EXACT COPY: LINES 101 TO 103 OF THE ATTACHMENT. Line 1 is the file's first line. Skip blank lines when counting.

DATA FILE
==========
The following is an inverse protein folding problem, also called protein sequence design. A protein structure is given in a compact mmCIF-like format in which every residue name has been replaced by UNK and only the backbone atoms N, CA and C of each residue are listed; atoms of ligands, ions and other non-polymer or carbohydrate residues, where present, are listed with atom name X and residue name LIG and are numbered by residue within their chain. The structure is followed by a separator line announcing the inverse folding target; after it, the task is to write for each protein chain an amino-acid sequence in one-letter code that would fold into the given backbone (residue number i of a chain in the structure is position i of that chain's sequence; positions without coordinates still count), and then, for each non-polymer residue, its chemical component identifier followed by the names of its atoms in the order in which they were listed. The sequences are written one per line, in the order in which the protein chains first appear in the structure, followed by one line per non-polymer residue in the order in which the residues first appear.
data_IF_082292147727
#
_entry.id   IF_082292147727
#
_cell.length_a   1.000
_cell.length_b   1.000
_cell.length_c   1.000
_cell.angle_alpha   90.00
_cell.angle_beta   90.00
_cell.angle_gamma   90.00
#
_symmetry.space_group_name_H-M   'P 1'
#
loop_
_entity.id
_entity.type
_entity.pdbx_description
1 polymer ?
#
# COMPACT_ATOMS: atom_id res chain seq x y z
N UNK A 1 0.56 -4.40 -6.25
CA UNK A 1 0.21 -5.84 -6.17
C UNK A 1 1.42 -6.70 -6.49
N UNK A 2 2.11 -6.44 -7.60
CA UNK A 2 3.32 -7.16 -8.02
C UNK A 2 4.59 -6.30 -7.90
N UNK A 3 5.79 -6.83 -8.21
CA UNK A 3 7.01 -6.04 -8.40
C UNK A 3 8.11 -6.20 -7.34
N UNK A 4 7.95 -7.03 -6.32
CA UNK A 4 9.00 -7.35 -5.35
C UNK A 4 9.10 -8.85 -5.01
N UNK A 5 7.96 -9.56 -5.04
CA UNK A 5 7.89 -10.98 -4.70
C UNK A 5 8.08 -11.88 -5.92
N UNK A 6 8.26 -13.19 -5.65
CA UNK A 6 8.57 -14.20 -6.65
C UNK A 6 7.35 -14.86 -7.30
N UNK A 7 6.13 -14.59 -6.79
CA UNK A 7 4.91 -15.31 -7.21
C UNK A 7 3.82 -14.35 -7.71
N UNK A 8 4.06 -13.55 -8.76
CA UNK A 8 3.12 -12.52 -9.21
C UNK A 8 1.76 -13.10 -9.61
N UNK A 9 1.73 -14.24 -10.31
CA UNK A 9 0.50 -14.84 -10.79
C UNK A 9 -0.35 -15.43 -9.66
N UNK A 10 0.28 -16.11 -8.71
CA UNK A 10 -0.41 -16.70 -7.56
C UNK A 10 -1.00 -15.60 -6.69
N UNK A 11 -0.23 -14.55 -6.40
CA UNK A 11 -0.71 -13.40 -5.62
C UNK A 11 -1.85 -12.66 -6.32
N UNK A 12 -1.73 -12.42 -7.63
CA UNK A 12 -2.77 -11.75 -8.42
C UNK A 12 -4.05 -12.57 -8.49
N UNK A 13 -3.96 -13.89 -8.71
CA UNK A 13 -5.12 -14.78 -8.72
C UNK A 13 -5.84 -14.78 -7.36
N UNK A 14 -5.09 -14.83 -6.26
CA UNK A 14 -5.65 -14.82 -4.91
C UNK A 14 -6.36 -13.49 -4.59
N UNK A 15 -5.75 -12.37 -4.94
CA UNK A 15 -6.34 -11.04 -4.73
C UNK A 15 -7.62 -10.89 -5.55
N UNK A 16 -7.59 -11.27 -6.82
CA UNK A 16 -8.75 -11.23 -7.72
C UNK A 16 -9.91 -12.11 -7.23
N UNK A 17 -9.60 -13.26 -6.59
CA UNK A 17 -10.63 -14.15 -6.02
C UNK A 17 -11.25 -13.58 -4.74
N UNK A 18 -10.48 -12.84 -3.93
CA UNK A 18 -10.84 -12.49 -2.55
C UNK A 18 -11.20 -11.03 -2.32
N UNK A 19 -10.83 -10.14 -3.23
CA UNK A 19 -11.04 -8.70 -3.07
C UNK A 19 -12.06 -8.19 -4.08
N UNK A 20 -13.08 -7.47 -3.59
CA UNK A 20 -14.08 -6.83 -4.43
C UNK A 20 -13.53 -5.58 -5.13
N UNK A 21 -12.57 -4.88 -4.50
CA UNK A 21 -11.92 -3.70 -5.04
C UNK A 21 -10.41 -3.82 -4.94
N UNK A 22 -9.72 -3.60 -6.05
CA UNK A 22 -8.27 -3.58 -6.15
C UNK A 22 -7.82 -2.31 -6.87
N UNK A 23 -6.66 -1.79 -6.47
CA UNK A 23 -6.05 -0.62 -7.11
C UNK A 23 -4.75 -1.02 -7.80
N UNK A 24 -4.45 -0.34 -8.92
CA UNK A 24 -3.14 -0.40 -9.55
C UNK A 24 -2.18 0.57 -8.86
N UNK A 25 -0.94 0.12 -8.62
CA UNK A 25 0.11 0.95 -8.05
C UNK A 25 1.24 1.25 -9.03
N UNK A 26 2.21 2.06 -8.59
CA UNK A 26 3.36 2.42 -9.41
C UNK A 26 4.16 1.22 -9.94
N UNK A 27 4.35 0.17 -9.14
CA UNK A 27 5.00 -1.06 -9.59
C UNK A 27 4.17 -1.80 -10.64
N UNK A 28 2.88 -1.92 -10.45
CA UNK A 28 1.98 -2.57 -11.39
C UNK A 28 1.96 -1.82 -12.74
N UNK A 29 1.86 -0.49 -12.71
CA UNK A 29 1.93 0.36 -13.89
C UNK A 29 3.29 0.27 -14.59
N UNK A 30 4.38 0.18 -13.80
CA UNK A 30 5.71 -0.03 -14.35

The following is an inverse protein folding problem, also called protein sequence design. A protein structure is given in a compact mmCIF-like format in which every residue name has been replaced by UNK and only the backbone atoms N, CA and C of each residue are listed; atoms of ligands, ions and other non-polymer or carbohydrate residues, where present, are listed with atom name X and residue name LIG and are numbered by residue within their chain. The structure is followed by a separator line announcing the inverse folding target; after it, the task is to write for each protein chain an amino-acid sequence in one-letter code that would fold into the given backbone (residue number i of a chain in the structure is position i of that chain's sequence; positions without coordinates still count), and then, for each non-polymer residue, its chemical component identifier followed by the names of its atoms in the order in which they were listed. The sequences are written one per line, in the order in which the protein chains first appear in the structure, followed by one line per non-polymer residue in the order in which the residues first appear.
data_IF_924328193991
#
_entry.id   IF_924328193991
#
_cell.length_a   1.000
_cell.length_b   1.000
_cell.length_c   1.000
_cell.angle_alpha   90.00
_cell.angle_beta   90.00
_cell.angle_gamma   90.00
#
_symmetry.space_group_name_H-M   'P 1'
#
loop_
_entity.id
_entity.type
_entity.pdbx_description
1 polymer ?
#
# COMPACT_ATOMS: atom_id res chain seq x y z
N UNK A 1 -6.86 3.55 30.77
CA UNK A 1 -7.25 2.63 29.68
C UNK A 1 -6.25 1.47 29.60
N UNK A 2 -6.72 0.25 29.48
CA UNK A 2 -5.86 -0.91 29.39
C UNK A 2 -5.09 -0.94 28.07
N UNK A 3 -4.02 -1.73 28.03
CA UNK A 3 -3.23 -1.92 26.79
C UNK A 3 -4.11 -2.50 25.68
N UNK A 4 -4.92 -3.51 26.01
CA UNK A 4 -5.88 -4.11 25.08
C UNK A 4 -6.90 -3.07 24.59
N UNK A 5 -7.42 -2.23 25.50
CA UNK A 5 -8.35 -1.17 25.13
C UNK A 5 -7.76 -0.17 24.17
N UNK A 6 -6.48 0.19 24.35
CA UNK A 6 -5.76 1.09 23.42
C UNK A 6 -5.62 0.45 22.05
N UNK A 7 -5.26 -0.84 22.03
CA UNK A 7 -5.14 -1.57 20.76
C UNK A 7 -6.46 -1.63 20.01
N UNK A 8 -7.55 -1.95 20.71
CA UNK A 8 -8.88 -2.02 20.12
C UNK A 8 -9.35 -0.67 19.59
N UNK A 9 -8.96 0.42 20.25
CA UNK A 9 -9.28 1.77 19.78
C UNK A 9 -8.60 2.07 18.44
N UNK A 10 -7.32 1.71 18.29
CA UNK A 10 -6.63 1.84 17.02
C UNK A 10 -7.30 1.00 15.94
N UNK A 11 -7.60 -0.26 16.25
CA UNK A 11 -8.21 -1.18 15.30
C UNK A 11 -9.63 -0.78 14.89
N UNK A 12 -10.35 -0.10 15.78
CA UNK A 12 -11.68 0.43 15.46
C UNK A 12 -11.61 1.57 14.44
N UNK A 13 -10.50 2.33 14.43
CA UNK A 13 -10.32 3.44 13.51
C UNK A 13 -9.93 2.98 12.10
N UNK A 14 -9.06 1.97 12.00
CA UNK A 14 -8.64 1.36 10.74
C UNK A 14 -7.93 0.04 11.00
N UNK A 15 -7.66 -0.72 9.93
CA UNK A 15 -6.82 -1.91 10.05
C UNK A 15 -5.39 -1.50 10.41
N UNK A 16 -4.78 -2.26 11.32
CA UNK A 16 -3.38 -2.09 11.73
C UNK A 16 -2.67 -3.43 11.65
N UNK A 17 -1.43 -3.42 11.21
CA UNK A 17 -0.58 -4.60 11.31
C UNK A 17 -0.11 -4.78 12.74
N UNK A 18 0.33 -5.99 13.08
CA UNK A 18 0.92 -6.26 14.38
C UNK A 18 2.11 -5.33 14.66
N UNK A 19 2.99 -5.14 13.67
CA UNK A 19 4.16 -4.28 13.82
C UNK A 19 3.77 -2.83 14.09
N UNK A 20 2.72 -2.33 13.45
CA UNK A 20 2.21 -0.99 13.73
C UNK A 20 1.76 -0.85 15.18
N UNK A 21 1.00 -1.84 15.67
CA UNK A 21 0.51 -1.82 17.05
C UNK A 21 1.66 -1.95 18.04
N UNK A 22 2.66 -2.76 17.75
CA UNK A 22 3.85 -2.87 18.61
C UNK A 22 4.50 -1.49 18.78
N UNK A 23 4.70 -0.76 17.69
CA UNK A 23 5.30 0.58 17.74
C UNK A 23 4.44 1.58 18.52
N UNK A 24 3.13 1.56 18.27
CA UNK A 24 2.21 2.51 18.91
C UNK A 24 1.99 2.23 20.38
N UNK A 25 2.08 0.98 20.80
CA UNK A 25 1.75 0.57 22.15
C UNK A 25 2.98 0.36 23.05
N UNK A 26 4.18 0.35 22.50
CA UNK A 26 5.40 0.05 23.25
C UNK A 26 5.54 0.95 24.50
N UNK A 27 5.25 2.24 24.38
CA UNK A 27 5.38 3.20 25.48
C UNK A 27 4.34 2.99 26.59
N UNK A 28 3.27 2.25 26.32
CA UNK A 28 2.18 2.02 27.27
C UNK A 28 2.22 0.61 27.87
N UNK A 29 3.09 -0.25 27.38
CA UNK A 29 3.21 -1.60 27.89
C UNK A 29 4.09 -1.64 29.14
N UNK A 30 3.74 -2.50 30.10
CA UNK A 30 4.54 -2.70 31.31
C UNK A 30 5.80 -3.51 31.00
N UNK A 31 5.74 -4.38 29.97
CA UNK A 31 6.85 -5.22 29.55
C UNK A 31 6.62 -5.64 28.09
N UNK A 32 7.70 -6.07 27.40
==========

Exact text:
CA UNK A 27 5.00 -1.06 -9.59
C UNK A 27 4.17 -1.80 -10.64
N UNK A 28 2.88 -1.92 -10.45